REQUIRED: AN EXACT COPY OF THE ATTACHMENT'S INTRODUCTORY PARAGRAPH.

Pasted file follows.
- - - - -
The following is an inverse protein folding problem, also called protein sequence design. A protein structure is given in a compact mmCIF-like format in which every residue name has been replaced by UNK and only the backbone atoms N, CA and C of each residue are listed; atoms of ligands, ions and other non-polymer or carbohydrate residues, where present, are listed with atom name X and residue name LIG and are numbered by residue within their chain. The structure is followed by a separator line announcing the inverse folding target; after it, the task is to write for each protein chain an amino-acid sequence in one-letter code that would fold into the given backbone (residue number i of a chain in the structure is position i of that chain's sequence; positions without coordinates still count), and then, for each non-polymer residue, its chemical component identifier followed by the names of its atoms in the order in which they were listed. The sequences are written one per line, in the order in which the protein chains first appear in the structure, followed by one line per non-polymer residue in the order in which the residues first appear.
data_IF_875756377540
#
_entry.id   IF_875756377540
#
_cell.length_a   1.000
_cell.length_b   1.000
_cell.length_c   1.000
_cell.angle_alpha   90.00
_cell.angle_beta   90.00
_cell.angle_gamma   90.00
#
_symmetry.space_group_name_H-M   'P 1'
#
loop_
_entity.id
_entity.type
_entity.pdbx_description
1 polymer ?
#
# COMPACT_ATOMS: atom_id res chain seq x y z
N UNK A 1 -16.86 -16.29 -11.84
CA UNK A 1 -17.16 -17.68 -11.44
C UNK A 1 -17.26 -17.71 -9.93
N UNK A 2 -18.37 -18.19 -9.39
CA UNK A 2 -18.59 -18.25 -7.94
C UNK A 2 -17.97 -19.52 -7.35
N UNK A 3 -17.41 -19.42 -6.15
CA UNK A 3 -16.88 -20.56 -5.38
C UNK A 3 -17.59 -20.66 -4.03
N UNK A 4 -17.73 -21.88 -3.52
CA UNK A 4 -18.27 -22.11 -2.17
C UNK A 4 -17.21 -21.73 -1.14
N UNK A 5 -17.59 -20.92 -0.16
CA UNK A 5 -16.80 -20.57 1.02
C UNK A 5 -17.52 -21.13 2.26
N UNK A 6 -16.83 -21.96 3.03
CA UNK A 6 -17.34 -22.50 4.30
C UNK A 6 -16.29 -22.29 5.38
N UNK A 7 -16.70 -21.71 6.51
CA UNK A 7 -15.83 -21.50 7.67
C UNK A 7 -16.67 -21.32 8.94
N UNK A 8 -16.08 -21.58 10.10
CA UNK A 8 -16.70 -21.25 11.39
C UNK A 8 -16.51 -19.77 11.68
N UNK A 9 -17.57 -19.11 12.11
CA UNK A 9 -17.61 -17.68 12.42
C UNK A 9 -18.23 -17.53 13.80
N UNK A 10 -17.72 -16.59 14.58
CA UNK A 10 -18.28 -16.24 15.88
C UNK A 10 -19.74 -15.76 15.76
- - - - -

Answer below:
The following is an inverse protein folding problem, also called protein sequence design. A protein structure is given in a compact mmCIF-like format in which every residue name has been replaced by UNK and only the backbone atoms N, CA and C of each residue are listed; atoms of ligands, ions and other non-polymer or carbohydrate residues, where present, are listed with atom name X and residue name LIG and are numbered by residue within their chain. The structure is followed by a separator line announcing the inverse folding target; after it, the task is to write for each protein chain an amino-acid sequence in one-letter code that would fold into the given backbone (residue number i of a chain in the structure is position i of that chain's sequence; positions without coordinates still count), and then, for each non-polymer residue, its chemical component identifier followed by the names of its atoms in the order in which they were listed. The sequences are written one per line, in the order in which the protein chains first appear in the structure, followed by one line per non-polymer residue in the order in which the residues first appear.